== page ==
Congressman Sherman: “Geithner’s Proposal is ‘TARP on Steroids’ “

Paul Volcker and senior Harvard economist Jeffrey Miron both testified to Congress this week that the government is trying to make bailouts for the giant banks permanent.

Writing Wednesday in The Hill , Congressman Brad Sherman pointed out that :

In my opinion, Geithner’s proposal is “TARP on steroids.” Section 1204 of the proposal [the proposal being the “Resolution Authority for Large, Interconnected Financial Companies Act of 2009”] allows the executive branch to use taxpayer money to make loans to, or invest in, the largest financial institutions to avoid a systemic risk to the economy.

Geithner’s proposal reminds me of the Troubled Asset Relief Program (TARP), the $700 billion Wall Street bailout adopted last year, but the TARP was limited to two years, and to a maximum of $700 billion. Section 1204 is unlimited in dollar amount and is a permanent grant of power to the executive branch. TARP contained some limits on executive compensation and an array of special oversight authorities. Section 1204 contains absolutely no limits on executive compensation and no special oversight.

When I asked Geithner whether he would accept a $1 trillion limit on the new bailout authority (if the executive branch wanted to spend more, it would have to come back to Congress), he rejected a $1 trillion limit, insisting that the executive branch be able to respond without coming back to Congress.

Both TARP and the Treasury proposal have vague provisions under which taxpayers might possibly recover any money lost through a special tax on the financial services industry. Under the Treasury proposal, only the very largest institutions could benefit from a bailout, but the special tax, if ever collected, would fall chiefly on medium-sized institutions.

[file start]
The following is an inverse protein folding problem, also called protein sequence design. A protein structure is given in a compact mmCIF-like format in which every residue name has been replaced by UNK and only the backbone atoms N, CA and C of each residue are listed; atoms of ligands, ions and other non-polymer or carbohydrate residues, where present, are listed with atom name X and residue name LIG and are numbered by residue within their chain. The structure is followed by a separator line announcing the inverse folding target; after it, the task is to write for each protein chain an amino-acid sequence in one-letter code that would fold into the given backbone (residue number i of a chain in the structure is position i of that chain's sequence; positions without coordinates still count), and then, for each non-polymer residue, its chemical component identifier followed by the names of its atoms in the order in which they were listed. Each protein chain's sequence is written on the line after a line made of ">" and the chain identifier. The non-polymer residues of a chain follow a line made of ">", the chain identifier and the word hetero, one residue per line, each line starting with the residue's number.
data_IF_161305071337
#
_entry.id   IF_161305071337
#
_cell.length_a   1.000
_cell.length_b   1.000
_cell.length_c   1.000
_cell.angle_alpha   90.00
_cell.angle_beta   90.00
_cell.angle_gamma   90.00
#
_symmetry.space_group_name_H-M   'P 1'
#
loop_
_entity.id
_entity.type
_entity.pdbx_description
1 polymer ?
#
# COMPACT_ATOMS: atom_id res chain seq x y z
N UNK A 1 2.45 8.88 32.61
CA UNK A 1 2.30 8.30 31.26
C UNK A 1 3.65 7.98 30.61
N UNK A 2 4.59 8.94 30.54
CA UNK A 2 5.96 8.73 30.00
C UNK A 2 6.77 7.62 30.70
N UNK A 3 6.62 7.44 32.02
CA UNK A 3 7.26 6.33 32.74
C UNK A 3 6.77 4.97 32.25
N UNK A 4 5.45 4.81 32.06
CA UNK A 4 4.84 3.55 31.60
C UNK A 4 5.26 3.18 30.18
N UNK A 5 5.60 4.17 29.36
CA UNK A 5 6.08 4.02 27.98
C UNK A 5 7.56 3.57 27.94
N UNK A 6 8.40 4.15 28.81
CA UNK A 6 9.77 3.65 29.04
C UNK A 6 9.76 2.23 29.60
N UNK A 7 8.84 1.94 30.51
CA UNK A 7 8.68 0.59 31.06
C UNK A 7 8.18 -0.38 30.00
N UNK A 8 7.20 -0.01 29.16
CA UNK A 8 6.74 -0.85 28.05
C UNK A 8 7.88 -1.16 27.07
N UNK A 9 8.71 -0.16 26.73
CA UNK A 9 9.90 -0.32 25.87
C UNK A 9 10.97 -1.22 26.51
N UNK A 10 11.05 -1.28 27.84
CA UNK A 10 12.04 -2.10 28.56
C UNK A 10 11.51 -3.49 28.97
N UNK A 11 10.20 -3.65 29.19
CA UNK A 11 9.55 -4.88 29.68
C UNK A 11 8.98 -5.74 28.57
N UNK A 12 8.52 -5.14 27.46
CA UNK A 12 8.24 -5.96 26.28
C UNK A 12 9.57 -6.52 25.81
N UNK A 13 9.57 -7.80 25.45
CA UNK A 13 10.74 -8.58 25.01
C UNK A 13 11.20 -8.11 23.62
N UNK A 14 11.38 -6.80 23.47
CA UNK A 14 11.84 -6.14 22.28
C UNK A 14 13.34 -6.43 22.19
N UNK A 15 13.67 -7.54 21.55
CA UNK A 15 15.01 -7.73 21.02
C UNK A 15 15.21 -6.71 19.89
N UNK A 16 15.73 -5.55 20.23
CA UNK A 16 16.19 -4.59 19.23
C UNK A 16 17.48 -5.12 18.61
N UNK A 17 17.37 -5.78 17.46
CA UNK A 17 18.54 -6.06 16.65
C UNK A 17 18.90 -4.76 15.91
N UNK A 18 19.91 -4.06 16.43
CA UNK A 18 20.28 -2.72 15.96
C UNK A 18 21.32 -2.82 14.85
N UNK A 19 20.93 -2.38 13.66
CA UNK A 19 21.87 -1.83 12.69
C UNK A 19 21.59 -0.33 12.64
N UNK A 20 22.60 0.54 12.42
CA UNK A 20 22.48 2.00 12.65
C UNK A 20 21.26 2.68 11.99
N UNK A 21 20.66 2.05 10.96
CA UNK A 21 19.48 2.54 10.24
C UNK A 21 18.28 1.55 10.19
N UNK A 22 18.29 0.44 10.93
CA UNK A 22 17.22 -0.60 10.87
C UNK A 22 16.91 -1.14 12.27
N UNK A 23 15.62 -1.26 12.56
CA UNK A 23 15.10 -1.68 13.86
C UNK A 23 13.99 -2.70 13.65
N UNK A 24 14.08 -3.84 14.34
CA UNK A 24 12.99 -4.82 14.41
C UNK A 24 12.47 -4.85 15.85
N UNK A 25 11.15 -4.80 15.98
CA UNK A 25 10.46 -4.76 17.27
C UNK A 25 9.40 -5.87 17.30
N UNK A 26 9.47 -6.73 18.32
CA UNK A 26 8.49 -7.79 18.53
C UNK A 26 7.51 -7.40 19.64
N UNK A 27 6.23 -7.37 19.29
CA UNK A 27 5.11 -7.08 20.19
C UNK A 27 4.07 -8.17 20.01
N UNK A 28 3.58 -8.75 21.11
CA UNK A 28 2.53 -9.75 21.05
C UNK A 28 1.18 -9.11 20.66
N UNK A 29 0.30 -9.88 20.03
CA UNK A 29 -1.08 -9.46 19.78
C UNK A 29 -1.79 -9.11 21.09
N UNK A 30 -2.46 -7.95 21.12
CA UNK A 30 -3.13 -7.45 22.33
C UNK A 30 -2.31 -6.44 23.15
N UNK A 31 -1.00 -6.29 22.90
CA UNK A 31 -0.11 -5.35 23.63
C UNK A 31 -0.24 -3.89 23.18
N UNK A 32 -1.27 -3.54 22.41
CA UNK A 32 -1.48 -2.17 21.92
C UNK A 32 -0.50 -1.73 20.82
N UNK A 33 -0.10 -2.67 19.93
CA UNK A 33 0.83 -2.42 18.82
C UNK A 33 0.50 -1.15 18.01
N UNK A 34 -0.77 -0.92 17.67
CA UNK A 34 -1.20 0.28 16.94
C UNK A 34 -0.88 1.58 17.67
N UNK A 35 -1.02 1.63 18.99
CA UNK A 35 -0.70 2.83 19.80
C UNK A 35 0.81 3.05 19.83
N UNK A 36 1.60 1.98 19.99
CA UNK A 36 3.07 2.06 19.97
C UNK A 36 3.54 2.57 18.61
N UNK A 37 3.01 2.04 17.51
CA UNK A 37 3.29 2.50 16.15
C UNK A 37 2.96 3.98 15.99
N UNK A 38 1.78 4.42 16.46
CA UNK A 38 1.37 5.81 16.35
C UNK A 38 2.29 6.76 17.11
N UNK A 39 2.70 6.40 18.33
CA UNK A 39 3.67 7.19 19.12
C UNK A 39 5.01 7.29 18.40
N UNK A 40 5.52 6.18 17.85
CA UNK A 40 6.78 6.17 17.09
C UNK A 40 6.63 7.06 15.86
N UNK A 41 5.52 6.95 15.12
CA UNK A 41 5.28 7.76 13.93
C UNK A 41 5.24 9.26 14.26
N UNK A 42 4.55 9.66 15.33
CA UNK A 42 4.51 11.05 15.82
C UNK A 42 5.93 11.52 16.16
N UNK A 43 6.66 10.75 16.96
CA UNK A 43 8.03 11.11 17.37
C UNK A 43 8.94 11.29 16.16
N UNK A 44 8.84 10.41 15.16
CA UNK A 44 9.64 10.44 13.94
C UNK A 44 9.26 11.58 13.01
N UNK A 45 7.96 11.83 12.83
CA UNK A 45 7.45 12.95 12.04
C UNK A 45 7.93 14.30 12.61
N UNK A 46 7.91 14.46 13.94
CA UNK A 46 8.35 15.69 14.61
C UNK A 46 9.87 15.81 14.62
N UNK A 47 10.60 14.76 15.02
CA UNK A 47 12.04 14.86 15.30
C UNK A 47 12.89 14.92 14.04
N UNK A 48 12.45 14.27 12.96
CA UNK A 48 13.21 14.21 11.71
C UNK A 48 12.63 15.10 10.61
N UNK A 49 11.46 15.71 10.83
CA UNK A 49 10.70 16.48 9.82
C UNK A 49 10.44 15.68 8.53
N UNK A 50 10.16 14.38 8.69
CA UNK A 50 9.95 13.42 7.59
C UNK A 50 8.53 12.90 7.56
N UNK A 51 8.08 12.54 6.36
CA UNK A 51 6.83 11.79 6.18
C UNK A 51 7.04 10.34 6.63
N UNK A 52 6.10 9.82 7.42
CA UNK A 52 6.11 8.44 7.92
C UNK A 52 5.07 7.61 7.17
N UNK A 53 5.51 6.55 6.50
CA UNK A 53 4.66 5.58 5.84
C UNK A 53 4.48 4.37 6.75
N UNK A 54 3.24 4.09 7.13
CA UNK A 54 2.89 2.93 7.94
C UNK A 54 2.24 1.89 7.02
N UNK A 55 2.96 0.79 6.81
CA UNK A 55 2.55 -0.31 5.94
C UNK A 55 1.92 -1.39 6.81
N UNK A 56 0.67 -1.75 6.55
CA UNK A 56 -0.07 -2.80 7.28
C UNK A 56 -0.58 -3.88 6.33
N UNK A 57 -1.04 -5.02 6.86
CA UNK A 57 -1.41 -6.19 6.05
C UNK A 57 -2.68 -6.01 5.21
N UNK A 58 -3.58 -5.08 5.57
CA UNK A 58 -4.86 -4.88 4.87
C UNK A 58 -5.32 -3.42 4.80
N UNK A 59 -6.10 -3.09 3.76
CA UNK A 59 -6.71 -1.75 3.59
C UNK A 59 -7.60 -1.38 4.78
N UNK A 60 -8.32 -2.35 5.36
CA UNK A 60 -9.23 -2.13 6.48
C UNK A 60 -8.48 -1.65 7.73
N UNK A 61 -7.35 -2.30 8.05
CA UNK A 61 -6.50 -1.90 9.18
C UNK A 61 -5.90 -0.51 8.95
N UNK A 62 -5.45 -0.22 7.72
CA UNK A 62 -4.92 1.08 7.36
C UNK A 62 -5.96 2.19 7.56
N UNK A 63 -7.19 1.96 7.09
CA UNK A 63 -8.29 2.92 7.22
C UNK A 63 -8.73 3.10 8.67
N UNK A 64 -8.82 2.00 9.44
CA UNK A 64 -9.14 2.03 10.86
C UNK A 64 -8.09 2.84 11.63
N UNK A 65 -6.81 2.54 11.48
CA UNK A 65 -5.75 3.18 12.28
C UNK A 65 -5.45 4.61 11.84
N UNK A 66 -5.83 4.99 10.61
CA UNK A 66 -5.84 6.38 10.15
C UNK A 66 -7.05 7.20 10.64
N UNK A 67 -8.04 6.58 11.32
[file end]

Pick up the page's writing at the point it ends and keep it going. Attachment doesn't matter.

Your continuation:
Thus, the medium-sized institutions will be at a competitive disadvantage for two reasons. First, the largest institutions will be able to borrow money more cheaply because their creditors will believe that if the institution is unable to pay, the taxpayers will. Second, if there ever is a bailout benefitting a very large financial institution, the tax will be imposed on the medium-sized institutions.

Sherman is a senior member of the House Financial Services Committee and a certified public accountant, so he has a good nose for analyzing proposed financial regulations. Sherman was the first Congress member to question the legality of the Treasury’s plan to recycle the TARP bailout dollars, which could hypothetically push the amount of TARP funds disbursed above the $700 billion maximum set by Congress.

Print this post
This entry was posted in General. Bookmark the permalink.
  • I think in addition to the socializing losses/privatizing gains moral hazard argument, propping up firms (of any size) eventually creates its own systemic risk under fractional reserve lending.Over time, if debt isn't kept to a sustainable level and cleared via defaults, the system will always eventually collapse under its own weight.

  • The guillotines are being readied

  • What is the point of saving the banks when everybody else go under?The Jubilee Year is supposed to be celebrated every 50 years with forgiveness of all debt and return of properties to their rightful owners, so the Jubilee year is far overdue. If anyone contests that he or she is a bloody anti-Semite!Let the banks go under if they cannot stay afloat and let us establish new, honest banks in their place. First of all, let us never be duped into acceptance of privately owned and run central banks. It is time for civil disobedience of the "masters" who have usurped their role illegally.

  • If the Fed/Treasury only creates 5% of the money supply in the economy and the banks create the other 95% through fractional reserve lending aka debt. What does it tells us when $1000 from the Fed turns into $100,000 of debt from the banks when the Fed has given the banks TRILLIONS!! of dollars and that will only be 5% of the eventually total cascading into the economy….